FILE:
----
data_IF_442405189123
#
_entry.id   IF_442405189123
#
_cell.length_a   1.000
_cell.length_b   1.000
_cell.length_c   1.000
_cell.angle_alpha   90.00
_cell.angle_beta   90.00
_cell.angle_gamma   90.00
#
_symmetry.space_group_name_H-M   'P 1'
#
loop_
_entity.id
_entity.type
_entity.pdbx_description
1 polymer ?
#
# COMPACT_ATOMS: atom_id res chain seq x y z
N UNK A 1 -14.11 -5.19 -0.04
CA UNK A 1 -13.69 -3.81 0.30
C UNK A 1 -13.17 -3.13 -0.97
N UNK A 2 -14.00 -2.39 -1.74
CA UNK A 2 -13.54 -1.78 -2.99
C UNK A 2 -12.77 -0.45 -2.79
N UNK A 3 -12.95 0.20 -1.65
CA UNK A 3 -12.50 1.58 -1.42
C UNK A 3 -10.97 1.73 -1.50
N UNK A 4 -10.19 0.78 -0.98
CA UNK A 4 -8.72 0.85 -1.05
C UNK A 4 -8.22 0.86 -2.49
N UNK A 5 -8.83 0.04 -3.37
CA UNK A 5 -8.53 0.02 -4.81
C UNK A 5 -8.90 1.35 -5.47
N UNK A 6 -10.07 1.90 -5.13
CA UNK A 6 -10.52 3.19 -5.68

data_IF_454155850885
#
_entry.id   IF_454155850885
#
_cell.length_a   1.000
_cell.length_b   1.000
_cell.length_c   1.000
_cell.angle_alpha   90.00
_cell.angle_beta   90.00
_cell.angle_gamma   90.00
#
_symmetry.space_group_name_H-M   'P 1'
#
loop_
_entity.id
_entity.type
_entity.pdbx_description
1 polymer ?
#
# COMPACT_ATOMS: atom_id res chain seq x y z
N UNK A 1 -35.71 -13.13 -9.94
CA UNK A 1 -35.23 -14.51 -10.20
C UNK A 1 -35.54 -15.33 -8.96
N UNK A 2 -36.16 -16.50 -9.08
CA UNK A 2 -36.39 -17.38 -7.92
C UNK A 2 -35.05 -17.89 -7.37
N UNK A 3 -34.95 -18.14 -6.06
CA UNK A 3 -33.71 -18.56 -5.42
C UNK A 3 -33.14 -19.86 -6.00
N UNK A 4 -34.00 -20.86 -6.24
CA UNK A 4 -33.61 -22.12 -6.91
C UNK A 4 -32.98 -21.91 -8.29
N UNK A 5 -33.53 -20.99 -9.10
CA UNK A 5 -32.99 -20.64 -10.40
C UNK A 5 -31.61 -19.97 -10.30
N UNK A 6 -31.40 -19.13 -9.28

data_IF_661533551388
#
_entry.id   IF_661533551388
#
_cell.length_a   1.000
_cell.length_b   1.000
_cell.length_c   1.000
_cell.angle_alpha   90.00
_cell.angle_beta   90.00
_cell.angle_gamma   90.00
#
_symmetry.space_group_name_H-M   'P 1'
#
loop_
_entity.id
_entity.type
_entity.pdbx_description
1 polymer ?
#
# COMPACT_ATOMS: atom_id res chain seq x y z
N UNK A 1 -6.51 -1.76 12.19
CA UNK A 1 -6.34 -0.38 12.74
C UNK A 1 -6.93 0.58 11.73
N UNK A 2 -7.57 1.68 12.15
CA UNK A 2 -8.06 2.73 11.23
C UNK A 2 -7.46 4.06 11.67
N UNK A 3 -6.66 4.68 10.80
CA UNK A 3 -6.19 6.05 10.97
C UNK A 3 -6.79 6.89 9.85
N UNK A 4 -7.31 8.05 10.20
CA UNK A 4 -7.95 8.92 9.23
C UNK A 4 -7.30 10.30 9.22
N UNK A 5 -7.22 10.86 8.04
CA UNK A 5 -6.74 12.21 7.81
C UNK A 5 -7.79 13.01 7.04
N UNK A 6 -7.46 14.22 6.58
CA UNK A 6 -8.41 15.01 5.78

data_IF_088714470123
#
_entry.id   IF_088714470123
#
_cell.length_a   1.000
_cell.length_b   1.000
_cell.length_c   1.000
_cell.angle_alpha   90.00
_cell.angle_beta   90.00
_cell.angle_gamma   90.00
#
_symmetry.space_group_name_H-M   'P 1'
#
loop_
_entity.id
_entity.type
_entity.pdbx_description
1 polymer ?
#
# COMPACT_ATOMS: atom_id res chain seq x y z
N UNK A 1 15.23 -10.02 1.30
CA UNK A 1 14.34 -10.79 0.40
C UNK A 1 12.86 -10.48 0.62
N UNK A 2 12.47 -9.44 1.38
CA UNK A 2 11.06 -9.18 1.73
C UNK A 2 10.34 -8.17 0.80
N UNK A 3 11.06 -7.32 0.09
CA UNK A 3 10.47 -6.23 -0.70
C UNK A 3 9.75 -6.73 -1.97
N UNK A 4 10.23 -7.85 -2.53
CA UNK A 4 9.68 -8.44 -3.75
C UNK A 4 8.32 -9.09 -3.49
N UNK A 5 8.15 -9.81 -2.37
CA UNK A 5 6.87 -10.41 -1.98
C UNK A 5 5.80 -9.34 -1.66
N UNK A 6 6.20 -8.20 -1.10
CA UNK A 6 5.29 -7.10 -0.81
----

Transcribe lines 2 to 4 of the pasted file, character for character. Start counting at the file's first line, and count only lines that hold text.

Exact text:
#
_entry.id   IF_442405189123
#